Once your dog sees you as his Alpha, you would no longer be his “property” that he needs to safeguard. In fact, he will consider the task of resource guarding to be your responsibility as the role of his pack leader.
He would also be more willing to listen and obey your instructions and follow what are the do and don’t (house rules and boundaries) that you have lay out for him.
When To Reward Your Dog For NOT Being Possessive?
Rewarding is a subject that is often misunderstood and frequently misused.
Many dog owners use the word reward as a synonym for praise, and others use it as a synonym for treat. The word reward means that something is given in exchange for a DESIRABLE behavior that has ALREADY occurred.
Therefore, what you are giving as a reward must have been EARNED! This is the most important point to remember when using this technique.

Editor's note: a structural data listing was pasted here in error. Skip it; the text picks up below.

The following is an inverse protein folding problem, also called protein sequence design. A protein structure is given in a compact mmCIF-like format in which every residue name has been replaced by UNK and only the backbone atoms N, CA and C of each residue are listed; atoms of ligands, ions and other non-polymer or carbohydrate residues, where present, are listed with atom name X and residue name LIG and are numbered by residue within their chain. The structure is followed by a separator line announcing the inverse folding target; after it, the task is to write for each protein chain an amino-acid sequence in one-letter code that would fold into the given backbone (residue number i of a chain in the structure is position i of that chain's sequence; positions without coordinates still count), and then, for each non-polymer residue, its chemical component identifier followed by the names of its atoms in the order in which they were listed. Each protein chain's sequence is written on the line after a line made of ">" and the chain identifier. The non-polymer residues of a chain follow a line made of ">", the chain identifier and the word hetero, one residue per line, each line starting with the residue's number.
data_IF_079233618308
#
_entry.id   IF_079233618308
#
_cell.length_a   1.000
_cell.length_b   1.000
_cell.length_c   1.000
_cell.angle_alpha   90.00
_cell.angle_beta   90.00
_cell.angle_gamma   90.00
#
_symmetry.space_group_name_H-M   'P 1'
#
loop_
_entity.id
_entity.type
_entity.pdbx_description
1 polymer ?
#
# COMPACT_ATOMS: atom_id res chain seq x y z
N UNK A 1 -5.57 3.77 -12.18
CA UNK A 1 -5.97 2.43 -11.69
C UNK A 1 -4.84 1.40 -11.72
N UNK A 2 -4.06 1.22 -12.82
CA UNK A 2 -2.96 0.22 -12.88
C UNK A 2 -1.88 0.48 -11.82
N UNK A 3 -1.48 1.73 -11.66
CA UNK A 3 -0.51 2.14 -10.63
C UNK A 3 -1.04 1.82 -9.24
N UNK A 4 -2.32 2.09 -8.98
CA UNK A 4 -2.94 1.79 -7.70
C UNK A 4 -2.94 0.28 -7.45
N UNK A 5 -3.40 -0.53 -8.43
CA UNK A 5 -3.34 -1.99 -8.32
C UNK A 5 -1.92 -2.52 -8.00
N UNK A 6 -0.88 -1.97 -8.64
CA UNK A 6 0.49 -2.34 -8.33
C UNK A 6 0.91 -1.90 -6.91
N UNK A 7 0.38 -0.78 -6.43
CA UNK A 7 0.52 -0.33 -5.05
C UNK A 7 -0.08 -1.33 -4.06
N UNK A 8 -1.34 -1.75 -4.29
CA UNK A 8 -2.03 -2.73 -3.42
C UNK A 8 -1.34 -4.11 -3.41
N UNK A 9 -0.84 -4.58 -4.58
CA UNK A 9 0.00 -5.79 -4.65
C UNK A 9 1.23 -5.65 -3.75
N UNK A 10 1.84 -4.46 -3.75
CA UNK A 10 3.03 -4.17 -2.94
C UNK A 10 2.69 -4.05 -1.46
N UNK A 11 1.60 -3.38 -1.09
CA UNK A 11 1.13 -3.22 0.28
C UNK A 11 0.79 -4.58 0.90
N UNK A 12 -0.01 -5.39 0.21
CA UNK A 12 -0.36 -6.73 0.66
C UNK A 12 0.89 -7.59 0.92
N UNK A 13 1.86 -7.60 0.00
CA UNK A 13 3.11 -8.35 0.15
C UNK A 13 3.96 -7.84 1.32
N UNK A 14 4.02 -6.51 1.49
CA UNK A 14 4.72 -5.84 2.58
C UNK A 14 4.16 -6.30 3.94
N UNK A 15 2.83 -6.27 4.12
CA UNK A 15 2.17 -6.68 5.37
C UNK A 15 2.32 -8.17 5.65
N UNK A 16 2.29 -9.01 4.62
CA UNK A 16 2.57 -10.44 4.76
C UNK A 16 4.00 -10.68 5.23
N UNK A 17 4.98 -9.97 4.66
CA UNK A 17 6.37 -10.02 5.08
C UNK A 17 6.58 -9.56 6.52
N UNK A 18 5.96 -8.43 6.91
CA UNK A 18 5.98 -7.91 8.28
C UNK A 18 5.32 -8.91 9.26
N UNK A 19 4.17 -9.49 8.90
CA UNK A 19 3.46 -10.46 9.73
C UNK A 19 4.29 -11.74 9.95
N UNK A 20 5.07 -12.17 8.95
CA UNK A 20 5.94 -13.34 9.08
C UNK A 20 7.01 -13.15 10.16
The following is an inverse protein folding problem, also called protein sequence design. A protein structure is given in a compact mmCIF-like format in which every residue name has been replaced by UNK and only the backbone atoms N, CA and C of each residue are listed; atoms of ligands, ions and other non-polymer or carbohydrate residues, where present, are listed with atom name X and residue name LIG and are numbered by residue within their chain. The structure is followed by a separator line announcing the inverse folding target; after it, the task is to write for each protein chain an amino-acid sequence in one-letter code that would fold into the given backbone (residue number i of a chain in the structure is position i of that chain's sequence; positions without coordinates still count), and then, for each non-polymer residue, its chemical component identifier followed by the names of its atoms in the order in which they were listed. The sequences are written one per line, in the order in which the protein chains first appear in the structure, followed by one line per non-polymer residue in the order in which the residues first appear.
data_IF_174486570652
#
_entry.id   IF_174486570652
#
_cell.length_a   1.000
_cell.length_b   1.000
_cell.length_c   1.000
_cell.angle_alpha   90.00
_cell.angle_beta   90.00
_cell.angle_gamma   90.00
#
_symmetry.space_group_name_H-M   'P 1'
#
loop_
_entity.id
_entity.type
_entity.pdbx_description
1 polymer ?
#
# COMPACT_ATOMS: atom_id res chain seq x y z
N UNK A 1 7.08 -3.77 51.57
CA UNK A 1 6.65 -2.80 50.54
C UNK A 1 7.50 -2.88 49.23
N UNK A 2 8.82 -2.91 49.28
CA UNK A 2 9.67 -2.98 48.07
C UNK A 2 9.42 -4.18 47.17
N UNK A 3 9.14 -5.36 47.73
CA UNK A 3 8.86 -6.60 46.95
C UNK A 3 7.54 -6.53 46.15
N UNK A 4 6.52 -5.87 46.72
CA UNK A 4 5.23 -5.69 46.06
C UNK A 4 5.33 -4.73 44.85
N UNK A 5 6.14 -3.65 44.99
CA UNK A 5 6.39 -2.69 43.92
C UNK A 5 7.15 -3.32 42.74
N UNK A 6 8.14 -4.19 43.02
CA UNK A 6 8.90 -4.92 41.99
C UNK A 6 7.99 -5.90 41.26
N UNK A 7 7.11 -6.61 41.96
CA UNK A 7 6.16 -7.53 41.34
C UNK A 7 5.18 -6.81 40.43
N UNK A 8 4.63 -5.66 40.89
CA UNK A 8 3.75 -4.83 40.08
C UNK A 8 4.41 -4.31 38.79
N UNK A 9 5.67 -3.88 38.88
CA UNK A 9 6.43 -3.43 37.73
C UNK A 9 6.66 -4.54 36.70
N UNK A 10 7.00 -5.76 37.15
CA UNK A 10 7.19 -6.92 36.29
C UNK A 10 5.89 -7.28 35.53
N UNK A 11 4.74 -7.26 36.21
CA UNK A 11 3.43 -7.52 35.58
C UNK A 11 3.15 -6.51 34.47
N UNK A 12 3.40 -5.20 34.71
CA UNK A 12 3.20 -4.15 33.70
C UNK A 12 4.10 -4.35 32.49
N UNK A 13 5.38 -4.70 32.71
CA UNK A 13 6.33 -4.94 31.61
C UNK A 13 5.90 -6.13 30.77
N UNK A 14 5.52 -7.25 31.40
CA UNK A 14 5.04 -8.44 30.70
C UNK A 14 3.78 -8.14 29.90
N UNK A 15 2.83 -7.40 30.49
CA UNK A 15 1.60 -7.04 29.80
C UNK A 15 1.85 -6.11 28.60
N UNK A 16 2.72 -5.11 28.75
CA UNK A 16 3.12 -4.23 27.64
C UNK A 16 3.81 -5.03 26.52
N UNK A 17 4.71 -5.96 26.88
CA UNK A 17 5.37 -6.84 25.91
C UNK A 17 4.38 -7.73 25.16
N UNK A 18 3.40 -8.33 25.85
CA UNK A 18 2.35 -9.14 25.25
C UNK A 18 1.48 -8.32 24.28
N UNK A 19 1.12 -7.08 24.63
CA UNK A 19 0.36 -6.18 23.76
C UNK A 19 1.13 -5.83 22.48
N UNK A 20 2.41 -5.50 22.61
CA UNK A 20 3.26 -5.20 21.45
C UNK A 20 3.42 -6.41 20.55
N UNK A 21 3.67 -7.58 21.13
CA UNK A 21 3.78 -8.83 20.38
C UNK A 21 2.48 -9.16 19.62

What your dog has to do before you can give him a reward will make him learn to associate the act of doing what you want him to do with getting something he wants.
So if your dog is acting aggressive to another dog because of his possessive behavior, you should NOT give him any reward in an attempt to calm him down as he will perceive that as your encouragement that he is doing the RIGHT things.
You should divert his attention and make him calm down. When he is no longer in aggressive mode, offer him a reward as a reinforcement for his calmness.
And of course, the rewards can come in various types such as:
Treats: These are things that you give your dog as a reward for doing something good. They can be anything that is both edible and desirable to your dog. Examples include small pieces of cheese, chicken breast, hot dogs, carrots or raisins.
Praise: Praise is what you give your dog when he does something right. It can be any kind of praise; it can be verbal, it can be physical (like petting his chest), or it can be a combination of both.
As you can see, there are many ways to deal with a possessive dog.
Possessiveness in a dog is usually nothing more than a bad habit that your dog will outgrow once he realizes that he will never be able to keep what he takes and will have to give up despite showing his anger.
Give your dog the opportunity to experience new things and socialize with new people, dogs, and pets. Doing so will help him become more confident and comfortable with his surroundings.